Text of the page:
‘Our country needed help:’ Italy’s only ventilator maker works round the clock (and at cost) in coronavirus fight

‘Our country needed help:’ Italy’s only ventilator maker works round the clock (and at cost) in coronavirus fight

Efforts to halt the coronavirus pandemic have been likened to fighting a war. For Italian businessman Gianluca Preziosa, the call to arms arrived on the morning of March 6, when his phone rang and a government official on the line from Rome informed him that the prime minister would be getting in touch in a matter of minutes.

Italian leader Giuseppe Conte was eager to speak with the
46-year-old manager given that Preziosa’s company, Siare Engineering, is the only
Italian manufacturer of a key weapon in the battle against coronavirus:
ventilators.

Moments later, Preziosa and his father Giuseppe, who founded Siare in 1974, were speaking via videoconference with Conte and Angelo Borrelli, head of the Civil Protection agency, Italy’s equivalent to FEMA. Pleasantries were kept to a minimum as Conte’s team explained that they wished to place an order for 2,000 ventilators and wanted an answer by that afternoon.

Instrumental in combatting COVID-19, ventilators assist or replace respiratory functions, pumping oxygen into the blood for vital organs.

Italy currently has about 3,000 ventilators, which appears well short of its needs. As of late last week there were over 2,600 coronavirus patients in intensive care with respiratory problems and each day the number of new infections continues to rise—the virus, meanwhile, has claimed over 4,000 victims in Italy, a grim record that is destined to grow in the coming weeks.

“The spotlight was on us and we knew we had to deliver,” said Gianluca Preziosa. “This was a national emergency and our country needed help.”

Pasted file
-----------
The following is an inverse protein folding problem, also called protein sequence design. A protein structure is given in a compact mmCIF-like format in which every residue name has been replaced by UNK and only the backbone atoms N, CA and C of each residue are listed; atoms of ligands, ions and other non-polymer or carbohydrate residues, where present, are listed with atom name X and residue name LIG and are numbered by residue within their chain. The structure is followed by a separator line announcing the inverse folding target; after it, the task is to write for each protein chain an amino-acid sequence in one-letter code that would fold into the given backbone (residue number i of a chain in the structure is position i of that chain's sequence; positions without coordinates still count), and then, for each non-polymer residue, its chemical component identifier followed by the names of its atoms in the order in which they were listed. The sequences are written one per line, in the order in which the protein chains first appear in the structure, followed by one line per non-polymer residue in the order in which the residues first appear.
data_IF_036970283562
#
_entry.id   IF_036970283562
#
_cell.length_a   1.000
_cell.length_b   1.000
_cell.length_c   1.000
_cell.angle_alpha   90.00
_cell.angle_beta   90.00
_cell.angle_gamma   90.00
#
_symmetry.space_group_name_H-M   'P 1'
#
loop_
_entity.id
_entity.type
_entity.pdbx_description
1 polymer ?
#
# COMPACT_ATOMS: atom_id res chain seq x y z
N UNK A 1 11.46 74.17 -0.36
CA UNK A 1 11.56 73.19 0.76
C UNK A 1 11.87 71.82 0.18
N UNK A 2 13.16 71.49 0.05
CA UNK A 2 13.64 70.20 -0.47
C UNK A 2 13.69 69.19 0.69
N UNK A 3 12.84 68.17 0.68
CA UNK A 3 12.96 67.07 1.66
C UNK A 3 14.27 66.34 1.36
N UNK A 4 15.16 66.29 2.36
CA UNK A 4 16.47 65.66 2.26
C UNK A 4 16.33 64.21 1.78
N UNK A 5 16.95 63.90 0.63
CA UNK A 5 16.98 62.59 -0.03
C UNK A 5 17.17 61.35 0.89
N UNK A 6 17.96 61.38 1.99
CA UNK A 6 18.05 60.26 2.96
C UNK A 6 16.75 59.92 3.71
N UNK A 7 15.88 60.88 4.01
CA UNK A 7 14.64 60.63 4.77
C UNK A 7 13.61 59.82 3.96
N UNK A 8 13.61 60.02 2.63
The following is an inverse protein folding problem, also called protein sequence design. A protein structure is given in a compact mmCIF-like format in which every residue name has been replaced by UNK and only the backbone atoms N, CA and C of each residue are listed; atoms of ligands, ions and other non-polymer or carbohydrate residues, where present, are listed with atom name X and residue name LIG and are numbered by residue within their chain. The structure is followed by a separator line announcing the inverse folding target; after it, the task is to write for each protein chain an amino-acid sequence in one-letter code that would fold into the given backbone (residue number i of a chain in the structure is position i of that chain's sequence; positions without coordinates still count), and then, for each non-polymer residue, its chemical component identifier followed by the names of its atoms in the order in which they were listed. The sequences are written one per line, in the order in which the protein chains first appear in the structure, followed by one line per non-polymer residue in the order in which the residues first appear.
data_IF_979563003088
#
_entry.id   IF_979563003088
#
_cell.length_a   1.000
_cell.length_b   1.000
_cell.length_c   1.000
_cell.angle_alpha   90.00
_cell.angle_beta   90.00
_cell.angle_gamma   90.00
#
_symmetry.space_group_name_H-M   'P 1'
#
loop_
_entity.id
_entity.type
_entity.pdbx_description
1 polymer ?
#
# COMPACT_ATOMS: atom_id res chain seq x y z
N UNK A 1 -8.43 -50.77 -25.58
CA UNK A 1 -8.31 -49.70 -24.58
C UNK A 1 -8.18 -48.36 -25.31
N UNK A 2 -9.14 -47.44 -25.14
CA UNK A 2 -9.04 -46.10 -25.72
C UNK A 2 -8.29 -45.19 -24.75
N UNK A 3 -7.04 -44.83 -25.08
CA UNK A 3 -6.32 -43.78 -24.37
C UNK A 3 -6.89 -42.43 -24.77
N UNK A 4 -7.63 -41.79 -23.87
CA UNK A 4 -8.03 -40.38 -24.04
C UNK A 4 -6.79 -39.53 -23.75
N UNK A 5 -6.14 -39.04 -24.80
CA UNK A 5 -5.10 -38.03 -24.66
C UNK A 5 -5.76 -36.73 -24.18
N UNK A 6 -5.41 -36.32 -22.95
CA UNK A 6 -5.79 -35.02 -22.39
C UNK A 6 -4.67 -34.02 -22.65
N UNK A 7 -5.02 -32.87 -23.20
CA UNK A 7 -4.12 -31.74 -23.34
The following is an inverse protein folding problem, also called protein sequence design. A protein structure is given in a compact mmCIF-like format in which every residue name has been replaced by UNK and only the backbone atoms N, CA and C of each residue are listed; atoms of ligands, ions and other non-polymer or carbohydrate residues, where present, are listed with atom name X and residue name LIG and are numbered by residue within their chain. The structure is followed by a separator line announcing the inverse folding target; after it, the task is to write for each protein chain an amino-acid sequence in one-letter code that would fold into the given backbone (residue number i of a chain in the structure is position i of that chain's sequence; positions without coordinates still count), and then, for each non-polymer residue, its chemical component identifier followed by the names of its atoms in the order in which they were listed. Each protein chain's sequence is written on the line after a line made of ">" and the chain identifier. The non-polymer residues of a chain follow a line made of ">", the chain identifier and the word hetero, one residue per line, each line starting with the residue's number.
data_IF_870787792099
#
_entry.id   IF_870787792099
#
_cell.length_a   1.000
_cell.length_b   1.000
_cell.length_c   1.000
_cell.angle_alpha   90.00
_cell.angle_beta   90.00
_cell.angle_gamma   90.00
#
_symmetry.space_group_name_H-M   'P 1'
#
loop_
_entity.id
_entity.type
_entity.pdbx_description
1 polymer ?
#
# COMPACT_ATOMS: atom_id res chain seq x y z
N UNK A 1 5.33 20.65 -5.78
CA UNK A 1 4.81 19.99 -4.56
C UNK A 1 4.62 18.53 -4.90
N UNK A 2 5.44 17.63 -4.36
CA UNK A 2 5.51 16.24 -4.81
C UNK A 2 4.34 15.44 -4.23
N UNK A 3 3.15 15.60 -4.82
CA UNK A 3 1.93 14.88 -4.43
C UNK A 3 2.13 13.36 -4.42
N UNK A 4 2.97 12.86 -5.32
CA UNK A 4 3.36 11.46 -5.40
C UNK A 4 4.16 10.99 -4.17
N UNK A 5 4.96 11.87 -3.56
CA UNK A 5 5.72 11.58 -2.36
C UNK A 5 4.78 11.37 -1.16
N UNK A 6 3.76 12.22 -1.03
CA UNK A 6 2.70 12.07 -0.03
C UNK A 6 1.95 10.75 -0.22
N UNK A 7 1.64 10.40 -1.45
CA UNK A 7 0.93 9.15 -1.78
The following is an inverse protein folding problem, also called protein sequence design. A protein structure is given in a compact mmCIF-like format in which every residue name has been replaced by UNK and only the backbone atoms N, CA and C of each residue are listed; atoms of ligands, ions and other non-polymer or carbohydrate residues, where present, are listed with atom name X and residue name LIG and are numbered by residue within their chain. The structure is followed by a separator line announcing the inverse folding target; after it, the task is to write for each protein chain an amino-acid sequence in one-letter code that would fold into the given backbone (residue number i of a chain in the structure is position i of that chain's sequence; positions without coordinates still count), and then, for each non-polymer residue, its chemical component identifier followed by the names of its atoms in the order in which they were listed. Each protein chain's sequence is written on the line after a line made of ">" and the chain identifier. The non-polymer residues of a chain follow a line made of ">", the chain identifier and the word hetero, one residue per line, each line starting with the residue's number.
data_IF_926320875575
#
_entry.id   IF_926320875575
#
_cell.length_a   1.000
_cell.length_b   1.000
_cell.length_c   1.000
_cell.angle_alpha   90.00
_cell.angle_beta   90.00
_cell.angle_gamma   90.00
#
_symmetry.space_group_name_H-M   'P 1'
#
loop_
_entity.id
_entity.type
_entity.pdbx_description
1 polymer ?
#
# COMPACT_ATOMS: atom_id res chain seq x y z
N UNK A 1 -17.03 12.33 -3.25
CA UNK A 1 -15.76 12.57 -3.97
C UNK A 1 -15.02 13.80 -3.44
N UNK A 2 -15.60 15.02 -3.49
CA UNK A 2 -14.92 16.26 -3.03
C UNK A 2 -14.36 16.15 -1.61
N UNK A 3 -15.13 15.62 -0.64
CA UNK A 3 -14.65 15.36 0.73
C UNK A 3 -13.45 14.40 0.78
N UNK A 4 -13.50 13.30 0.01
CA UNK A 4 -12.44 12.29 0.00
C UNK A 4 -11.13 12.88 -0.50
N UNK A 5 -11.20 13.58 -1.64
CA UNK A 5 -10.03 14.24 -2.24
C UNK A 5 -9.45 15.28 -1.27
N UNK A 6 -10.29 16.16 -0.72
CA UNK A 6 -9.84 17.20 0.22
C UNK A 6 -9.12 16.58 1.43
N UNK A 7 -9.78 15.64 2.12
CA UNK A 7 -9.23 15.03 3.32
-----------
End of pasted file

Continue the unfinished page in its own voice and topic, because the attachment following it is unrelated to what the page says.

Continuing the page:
Gearing up

Days after that fateful phone call with Conte, as hospitals in northern Italy began to see a surge in numbers of COVID-19 patients in intensive care, the Preziosa family drew up a plan to boost production at their facility just outside Bologna. A typical month sees Siare manufacture 160 ventilators for intensive care units. Now they would need to quadruple their output.

To satisfy the immediate needs of a handful of ICU wards, Preziosa managed to redirect already sold ventilators bound for Asia by talking with GE Healthcare, which distributes Siare’s products overseas in 60 countries. “The General Electric folks in the U.S. and in their Italian office got together and okayed the decision to allow us to prioritize hospitals here in our country given the outbreak Italy was experiencing,” Preziosa said.

As hospitals in Lombardy started to receive these first ventilators, Preziosa had to quickly rethink the assembly of his life-saving machines to fulfill the Italian government’s order. “Usually, each worker is responsible for putting together a whole unit themselves, bringing together the ten sections, from the wheel base to the monitor. Now we had to make a new work flow where people focused just on making one section.”

A medical worker tends to a patient inside the new coronavirus intensive care unit of the Brescia Poliambulanza hospital, Lombardy, Italy, on March 17, 2020.